Total Box Office: $3,608,313,742 (adjusted for inflation)
Tomatometer Average: 55.56%
Top 3 Box Office: Guardians of the Galaxy ($352,612,464), Transformers: Age of Extinction ($259,756,770), Maleficent ($255,493,058)
Top 5 by Tomatometer: Guardians of the Galaxy and How to Train Your Dragon 2 (91%), X-Men: Days of Future PastEdge of Tomorrow, and Dawn of the Planet of the Apes (90%)
Cultural Ranking: 27/43
Other Significant Films: 22 Jump StreetBoyhoodThe Fault in Our StarsGodzillaLove Is StrangeLife ItselfSnowpiercerWhat We Do in the Shadows

For the first time ever in what we define as the modern summer box office, an August release took the crown. The newly minted Guardians of the Galaxy bested everyone during a summer when the Transformers hit a series low at the box office (and yet still came up second) and the X-Men hit a near series high with Days of Future Past. Sleeping Beauty spinoff Maleficent proved a huge hit with families, while Godzilla and the Teenage Mutant Ninja Turtles were also rebooted, not to mention another attempt at Hercules (starring the now ubiquitous Dwayne Johnson). New installments of the Apes saga, Andrew Garfield’s Spider-Man, Jump Street, the Purge, and How to Train Your Dragon drew audiences of various sizes. They laughed at Neighbors, cried at The Fault In Our Stars, but a few years out, they’re likely thinking more about Edge of Tomorrow. Or is it Live, Die, Repeat?


Total Box Office: $4,093,563,710 (adjusted for inflation)
Tomatometer Average: 61.28%
Top 3 Box Office: Jurassic World ($686,772,440), Avengers: Age of Ultron ($483,284,955), Inside Out ($375,316,731)
Top 3 by Tomatometer: Inside Out (98%), Mad Max: Fury Road (97%), Spy (94%)
Cultural Ranking: 19/43
Other Significant Films: AmyAnt-ManEntourageFantastic FourLove & MercyMagic Mike XXLMinionsMission: Impossible – Rogue NationStraight Outta ComptonTangerineTrainwreck

A new generation came forward to put dinosaurs back on top of the food chain when Jurassic World handily beat the Avengers sequel to become the third highest-grossing film of all-time this summer, while Inside Out became Pixar’s second-highest grosser. Action enthusiasts got their fill with two of the best-reviewed films of the season with Mission: Impossible – Rogue Nation and six-time Academy Award-winning Mad Max: Fury Road. Female-led comedies proved to be on target, with Pitch Perfect 2, Spy, and Trainwreck all faring well. Finally, Straight Outta Compton became the most successful film ever directed by a black filmmaker.


Total Box Office: $3,829,486,054 (adjusted for inflation)
Tomatometer Average: 59.92%
Top 3 Box Office: Finding Dory ($505,639,428), Captain America: Civil War ($424,317,130), The Secret Life of Pets ($383,037,924)
Top 4 by Tomatometer: Finding Dory (94%), Captain America: Civil War (91%), Don’t Breathe and Pete’s Dragon (88%)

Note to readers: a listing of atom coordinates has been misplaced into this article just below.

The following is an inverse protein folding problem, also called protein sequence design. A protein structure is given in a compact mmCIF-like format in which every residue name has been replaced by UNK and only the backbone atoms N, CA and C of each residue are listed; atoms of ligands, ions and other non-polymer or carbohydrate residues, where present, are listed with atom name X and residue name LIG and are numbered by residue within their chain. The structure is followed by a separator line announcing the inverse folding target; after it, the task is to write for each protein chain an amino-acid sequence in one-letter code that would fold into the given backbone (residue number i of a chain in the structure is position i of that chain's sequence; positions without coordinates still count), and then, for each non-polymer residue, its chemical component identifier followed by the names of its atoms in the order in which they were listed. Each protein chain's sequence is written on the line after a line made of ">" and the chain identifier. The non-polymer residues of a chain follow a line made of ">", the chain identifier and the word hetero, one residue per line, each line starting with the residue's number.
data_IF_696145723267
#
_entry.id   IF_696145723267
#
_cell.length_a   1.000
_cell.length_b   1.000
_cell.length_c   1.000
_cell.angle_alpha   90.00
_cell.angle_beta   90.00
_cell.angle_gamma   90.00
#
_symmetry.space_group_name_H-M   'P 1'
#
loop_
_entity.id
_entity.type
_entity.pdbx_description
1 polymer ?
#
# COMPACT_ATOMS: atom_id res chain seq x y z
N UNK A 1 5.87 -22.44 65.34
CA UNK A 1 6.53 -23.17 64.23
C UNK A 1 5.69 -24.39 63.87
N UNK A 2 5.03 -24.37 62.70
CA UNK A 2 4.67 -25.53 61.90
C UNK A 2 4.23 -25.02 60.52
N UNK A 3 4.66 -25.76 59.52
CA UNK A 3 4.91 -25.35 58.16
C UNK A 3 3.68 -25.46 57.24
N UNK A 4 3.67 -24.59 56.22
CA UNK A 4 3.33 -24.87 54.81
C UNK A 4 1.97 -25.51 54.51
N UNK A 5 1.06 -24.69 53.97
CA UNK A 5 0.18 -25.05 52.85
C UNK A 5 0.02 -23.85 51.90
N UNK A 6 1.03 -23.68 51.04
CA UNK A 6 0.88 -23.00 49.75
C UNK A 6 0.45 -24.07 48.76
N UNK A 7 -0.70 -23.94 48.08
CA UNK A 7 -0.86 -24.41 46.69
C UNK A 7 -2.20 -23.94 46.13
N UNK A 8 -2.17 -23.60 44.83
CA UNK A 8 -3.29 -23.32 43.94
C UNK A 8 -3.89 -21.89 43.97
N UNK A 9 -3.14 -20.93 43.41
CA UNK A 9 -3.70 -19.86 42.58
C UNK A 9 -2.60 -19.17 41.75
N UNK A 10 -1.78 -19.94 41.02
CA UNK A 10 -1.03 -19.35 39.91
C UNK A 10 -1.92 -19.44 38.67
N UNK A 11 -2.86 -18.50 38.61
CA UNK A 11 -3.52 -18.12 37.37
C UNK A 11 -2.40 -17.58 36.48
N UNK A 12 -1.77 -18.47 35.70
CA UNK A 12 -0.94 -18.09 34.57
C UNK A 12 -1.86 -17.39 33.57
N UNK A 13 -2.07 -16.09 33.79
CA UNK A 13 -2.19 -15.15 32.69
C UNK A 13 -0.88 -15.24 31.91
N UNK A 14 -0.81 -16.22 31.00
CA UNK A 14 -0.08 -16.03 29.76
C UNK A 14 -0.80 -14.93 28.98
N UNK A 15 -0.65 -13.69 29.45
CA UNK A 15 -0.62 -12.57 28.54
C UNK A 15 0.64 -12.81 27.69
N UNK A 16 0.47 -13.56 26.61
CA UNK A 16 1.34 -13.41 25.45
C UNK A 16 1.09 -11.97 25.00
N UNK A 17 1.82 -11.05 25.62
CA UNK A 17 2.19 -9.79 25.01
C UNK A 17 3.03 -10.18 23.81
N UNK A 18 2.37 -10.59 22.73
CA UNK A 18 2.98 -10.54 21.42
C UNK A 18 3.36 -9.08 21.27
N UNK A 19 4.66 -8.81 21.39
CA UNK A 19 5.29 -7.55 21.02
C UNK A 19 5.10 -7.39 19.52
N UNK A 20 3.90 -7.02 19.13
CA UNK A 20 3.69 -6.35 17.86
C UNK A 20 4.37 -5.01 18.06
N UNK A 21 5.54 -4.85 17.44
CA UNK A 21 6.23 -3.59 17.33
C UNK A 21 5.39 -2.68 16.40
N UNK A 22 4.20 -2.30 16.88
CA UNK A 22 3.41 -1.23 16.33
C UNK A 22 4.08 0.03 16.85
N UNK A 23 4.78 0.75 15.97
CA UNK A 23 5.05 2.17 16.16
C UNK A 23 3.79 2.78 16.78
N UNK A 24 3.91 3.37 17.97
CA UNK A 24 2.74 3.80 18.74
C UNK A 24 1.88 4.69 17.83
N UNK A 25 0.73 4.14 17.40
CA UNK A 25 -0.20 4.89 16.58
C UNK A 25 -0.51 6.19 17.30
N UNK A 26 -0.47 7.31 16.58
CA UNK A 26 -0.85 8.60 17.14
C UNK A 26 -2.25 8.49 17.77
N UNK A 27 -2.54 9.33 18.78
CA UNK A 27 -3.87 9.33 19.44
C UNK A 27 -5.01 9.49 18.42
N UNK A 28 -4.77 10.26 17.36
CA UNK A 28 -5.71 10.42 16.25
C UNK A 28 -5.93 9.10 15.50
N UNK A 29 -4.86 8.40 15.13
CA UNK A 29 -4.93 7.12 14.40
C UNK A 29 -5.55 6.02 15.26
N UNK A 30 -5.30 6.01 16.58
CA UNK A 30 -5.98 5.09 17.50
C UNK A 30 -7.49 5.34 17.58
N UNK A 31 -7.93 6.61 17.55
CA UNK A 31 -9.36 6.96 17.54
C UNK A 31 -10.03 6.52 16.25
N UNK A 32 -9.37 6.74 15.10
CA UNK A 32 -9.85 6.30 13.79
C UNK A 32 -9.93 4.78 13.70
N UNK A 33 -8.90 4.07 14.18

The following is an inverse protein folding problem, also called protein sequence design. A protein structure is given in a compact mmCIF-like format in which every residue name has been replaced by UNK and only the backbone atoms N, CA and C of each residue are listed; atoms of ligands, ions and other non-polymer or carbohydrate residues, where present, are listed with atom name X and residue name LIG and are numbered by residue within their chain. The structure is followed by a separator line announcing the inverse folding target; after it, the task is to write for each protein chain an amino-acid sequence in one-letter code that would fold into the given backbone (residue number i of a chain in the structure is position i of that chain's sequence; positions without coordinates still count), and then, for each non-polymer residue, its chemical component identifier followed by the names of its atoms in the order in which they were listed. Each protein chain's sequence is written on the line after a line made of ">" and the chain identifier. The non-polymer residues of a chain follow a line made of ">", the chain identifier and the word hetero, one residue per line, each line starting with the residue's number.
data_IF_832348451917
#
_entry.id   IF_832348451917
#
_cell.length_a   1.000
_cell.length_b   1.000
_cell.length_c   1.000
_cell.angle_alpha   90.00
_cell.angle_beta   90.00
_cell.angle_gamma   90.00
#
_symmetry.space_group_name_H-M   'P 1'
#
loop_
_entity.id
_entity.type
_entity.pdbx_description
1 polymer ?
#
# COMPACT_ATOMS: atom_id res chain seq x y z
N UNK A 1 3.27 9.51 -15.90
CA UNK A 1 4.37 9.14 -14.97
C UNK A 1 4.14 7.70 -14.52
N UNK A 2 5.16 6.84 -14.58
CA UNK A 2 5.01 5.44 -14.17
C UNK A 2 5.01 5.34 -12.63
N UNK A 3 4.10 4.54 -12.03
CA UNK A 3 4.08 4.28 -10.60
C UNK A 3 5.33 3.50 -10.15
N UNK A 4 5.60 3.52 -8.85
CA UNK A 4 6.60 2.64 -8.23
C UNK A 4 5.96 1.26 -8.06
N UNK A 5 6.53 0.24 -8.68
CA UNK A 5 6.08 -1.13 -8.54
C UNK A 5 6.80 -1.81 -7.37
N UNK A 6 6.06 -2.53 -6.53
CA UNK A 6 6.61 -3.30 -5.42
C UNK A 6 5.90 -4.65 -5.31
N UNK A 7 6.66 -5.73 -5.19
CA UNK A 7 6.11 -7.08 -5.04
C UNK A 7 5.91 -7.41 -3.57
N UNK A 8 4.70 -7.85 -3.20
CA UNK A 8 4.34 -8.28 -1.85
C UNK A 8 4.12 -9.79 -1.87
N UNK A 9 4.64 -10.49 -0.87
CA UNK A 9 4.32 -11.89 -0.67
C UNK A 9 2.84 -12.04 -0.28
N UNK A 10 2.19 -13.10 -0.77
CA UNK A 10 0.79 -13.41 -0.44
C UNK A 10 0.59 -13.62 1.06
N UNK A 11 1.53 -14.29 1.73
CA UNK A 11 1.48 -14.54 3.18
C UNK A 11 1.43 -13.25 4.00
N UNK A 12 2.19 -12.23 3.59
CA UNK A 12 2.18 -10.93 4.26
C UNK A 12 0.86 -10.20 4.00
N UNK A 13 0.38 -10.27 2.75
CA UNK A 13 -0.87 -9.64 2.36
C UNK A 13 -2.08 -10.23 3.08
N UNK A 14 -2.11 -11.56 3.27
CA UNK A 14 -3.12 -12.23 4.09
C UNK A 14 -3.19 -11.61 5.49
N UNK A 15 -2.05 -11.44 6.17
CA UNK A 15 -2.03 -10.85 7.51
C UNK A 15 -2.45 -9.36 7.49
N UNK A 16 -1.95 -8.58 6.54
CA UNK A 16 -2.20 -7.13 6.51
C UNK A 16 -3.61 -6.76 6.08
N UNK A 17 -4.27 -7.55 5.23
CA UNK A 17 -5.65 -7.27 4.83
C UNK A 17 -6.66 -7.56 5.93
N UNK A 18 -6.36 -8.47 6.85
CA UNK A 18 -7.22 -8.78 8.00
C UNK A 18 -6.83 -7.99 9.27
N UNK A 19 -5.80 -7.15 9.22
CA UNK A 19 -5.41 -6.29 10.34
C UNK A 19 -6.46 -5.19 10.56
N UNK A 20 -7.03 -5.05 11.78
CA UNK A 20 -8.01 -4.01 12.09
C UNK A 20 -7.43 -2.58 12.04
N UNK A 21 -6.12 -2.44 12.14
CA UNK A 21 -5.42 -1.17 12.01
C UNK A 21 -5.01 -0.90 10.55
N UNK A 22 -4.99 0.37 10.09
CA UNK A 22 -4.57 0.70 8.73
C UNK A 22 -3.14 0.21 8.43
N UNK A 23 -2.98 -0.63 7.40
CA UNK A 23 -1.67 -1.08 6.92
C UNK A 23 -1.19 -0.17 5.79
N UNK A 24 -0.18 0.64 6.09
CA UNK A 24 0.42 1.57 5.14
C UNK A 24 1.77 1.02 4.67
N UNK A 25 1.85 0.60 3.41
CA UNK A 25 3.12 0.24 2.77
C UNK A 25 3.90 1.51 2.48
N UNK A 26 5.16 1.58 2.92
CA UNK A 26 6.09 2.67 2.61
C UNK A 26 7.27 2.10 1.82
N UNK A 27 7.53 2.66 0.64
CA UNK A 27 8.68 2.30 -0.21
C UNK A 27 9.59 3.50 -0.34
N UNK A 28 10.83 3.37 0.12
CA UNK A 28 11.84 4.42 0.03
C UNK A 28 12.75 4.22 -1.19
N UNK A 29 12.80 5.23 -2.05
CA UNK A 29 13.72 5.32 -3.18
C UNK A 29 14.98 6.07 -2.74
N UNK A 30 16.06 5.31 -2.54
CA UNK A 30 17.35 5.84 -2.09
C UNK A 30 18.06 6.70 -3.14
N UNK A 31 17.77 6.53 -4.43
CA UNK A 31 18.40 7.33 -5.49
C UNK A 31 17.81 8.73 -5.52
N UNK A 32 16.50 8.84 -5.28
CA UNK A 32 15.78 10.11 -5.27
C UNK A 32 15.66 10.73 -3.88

Cultural Ranking: 41/43
Other Significant Films: The BFGThe Conjuring 2GhostbustersHell or High WaterIndependence Day: ResurgenceKubo and the Two StringsLights OutThe Nice GuysSausage PartyStar Trek BeyondSuicide SquadWarcraft

Fish, pets, and superheroes commanded the summer of 2016. Finding Dory overtook Toy Story 3 to become Pixar’s highest all-time domestic grosser, while The Secret Life of Pets outgrossed all the Despicable Me films to become Illumination’s all-time best. Both Marvel and DC found box office success with Captain America: Civil War and Suicide Squad, though critics received them very differently, and the franchises of Jason Bourne, Star Trek, and X-Men were met with some of the lowest ticket sales on their charts. Audiences were not so interested in sequels to Independence Day, Teenage Mutant Ninja Turtles, Alice in Wonderland, Now You See Me, Ice Age, and Neighbors, instead embracing films like Bad Moms, Sausage Party, and Don’t Breathe.


Total Box Office: $3,359,156,925 (adjusted for inflation)
Tomatometer Average: 58.4%
Top 3 Box Office: Wonder Woman ($421,695,951), Guardians of the Galaxy Vol. 2 ($398,442,041), Spider-Man: Homecoming ($341,599,048)
Top 3 by Tomatometer: The Big Sick (98%), Baby Driver and War for the Planet of the Apes (93%)
Cultural Ranking: 15/43
Other Significant Films: Alien: CovenantAmerican MadeAtomic BlondeBaywatchCars 3DetroitThe Emoji MovieGirls TripLogan LuckyThe MummyValerian and the City of a Thousand Planets

Despite having the weakest turnout at the box office since 2006, this summer nevertheless marked a landmark moment for cinematic comic book adventures. Wonder Woman managed to outgross both the Guardians of the Galaxy and Spider-Man to become the DC Universe’s biggest success to date and, at the time. Christopher Nolan’s Oscar-winning WWII film Dunkirk was the highest-grossing non-comic book film not to feature Minions, and Edgar Wright finally had a breakout success with Baby Driver, while the Sundance Film Festival produced its biggest summer film (The Big Sick) since (500) Days of Summer in 2009.

See Full Data on Every Summer
10 Best Summers Ever | 1970s | 1980s1990s | 2000s | 2010s